The local spectra are convolved with a Gaussian profile to take into account instrumental and radial-tangential macroturbulent broadening. Then, the Stokes spectra are Doppler-shifted, interpolated on the wavelength grid of the observed spectra and summed for each rotational phase. The resulting disk-integrated Stokes parameter profiles are normalized by the phase-dependent continuum flux and compared with observations. In calculating the goodness of fit it is essential to balance the contributions of each Stokes parameter by scaling the respective chi-square terms by the inverse of the mean amplitude of the corresponding Stokes parameter. This usually implies a 10 to 30 times higher weight for the Stokes V profiles compared to Stokes I.

Table 1

Configuration of the magnetic and temperature spots adopted for ZDI numerical experiments.

The ZDI with only Stokes I and V spectra available for cool active stars is an intrinsically ill-posed problem, requiring the use of regularization to reach a stable and unique solution (Brown et al. 1991; Piskunov & Kochukhov 2002). Reconstruction of temperature in Invers13 is stabilized using the Tikhonov method, similar to many previous DI studies of cool active stars (e.g., Piskunov & Rice 1993). Tikhonov regularization ensures that the code converges on a surface distribution with a minimum contrast between adjacent surface elements. For the magnetic field reconstruction, Invers13 provides a choice between either directly mapping the three magnetic vector components and applying the Tikhonov regularization individually to radial, meridional and azimuthal magnetic maps as described by Piskunov & Kochukhov (2002) or expanding the field into a spherical harmonic series following the approach by Donati et al. (2006). We used the former regularization method in the ZDI numerical experiments presented in this paper because our goal was to investigate reliability of reconstruction of isolated small-scale magnetic features.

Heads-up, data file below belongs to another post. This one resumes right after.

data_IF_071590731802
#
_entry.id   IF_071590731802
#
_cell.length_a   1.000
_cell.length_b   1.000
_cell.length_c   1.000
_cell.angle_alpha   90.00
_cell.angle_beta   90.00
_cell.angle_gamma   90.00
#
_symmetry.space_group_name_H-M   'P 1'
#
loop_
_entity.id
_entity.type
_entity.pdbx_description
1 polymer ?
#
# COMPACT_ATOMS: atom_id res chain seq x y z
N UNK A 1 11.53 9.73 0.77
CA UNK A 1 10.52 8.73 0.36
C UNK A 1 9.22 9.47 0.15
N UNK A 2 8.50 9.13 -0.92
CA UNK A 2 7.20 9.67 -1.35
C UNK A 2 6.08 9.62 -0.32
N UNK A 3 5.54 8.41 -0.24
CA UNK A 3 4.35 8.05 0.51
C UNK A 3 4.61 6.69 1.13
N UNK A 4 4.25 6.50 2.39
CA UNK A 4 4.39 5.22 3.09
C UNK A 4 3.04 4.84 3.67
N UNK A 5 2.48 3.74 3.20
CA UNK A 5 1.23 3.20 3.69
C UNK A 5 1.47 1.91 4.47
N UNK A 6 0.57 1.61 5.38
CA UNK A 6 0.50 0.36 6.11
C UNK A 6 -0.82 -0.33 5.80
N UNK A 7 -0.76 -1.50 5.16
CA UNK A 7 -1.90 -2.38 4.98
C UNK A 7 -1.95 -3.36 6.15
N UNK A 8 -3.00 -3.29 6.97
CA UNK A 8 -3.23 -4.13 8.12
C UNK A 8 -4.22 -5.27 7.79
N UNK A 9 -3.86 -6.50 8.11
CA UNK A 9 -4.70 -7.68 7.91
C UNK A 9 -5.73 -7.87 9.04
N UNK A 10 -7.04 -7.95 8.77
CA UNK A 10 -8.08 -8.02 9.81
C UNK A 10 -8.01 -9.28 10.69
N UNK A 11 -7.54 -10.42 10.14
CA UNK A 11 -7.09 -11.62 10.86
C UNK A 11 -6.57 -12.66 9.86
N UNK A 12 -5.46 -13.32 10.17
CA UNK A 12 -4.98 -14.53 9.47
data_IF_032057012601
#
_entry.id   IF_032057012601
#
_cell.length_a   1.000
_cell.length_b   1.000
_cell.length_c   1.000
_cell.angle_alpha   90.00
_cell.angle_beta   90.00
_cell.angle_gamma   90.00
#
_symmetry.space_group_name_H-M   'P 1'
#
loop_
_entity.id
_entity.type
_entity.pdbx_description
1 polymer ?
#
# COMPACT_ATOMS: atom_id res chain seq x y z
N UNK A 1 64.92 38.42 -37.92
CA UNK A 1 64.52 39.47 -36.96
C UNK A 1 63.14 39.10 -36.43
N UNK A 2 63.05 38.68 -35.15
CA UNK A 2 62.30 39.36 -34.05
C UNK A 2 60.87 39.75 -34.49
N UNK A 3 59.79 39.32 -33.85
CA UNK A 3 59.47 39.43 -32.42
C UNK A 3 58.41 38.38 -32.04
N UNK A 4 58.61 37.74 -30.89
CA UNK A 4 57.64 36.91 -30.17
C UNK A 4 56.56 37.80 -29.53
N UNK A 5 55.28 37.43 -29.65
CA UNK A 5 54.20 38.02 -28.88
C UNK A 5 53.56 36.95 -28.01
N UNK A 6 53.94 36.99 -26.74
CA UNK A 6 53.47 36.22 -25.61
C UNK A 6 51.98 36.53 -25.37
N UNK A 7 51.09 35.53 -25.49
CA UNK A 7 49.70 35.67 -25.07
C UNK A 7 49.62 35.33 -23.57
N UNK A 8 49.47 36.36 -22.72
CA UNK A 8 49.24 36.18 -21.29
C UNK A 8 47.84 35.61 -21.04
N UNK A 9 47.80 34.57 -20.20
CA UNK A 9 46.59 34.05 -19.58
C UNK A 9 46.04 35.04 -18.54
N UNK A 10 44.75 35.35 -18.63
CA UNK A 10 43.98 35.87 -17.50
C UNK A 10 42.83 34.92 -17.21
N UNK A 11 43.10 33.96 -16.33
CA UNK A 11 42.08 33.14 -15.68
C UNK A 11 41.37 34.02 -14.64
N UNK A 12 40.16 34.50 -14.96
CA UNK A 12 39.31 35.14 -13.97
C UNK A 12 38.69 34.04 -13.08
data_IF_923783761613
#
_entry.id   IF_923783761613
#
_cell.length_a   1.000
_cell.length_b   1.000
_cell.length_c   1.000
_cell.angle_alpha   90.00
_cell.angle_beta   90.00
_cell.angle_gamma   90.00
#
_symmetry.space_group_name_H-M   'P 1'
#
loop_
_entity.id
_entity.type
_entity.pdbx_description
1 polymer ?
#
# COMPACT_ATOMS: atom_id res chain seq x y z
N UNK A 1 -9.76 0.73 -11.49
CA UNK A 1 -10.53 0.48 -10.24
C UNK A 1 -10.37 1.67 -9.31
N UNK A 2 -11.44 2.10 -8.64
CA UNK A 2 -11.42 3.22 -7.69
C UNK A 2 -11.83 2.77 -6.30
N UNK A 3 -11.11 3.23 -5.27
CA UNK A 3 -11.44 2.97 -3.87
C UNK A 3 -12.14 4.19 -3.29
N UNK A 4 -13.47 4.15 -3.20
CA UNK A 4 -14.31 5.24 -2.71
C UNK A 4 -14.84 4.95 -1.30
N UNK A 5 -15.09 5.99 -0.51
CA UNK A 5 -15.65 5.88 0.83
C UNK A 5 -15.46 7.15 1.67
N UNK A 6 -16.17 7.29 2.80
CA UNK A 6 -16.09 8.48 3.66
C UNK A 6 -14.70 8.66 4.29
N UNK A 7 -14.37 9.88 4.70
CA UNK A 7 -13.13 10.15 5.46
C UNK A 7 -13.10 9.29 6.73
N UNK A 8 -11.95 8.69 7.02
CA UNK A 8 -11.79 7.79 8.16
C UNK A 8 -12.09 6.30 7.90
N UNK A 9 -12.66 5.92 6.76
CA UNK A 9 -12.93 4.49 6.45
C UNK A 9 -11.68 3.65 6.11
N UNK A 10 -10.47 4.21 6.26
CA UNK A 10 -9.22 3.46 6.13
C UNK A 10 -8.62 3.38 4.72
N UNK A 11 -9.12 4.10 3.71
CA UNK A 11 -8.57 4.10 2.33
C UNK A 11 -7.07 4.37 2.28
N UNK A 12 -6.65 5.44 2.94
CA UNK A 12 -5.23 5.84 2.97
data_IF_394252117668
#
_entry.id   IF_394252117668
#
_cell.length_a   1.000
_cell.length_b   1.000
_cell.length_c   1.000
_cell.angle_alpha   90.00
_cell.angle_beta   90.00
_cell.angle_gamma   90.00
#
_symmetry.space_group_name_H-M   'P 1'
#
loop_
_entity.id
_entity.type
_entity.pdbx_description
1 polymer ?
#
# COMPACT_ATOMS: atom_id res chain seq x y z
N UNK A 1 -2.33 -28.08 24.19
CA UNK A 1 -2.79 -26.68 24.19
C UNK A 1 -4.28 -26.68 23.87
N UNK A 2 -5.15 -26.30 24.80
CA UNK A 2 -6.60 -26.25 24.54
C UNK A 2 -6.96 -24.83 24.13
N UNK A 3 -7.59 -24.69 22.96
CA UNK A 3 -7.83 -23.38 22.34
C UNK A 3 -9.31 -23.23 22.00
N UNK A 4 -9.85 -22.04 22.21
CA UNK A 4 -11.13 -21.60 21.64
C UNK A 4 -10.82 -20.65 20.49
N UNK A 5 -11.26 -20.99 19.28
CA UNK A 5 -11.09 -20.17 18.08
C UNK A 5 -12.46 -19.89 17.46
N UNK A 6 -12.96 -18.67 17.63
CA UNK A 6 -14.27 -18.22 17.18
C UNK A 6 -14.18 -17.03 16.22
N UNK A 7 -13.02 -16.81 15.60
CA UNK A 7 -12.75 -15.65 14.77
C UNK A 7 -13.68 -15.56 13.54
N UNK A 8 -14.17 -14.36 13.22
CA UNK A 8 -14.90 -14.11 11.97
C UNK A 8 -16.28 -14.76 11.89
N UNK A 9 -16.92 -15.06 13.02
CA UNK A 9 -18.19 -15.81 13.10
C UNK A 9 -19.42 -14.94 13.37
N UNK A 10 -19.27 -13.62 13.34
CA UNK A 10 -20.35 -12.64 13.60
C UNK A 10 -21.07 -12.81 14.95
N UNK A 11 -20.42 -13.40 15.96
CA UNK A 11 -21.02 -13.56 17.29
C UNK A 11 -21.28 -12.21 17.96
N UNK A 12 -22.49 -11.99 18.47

The iterative adjustment of the surface magnetic and temperature maps to match available observations and satisfy regularization constraints is accomplished by means of the modified Levenberg-Marquardt optimization (Piskunov & Kochukhov 2002). This algorithm enables convergence in typically 10–20 iterations starting from a homogeneous temperature distribution and zero magnetic field. Invers13 code is optimized for execution on parallel computers using MPI libraries. For this particular study, we were running the code on a 16-CPU HP V-class 2500 server. Further details on the numerical and computational methods employed by Invers13 can be found in Kochukhov et al. (2012).

3. Setup for numerical experiments

For the calculations in this paper we used a grid consisting of 1176 surface elements with roughly equal areas. Each element was assigned a specific value of magnetic field strength and temperature. The inclination angle i of the star was set to 50°, the projected rotational velocity was vesini = 40 km s-1 and the photospheric temperature was 5750 K. We created four circular magnetic spots at different latitudes and longitudes. By doing so we could investigate the quality of mapping as a function of spot position, similar to the experiments in previous studies (Donati & Brown 1997; Kochukhov & Piskunov 2002). All spots were identical in shape and field strength, with a difference of 1 kG between the umbra and penumbra. The spots were circular, with a radius of 0.25   R   for the umbra and 0.4   R   for the penumbra. All magnetic spots also had the same field orientation: either radial, meridional or azimuthal. The surface outside the spots was assumed to be non-magnetic.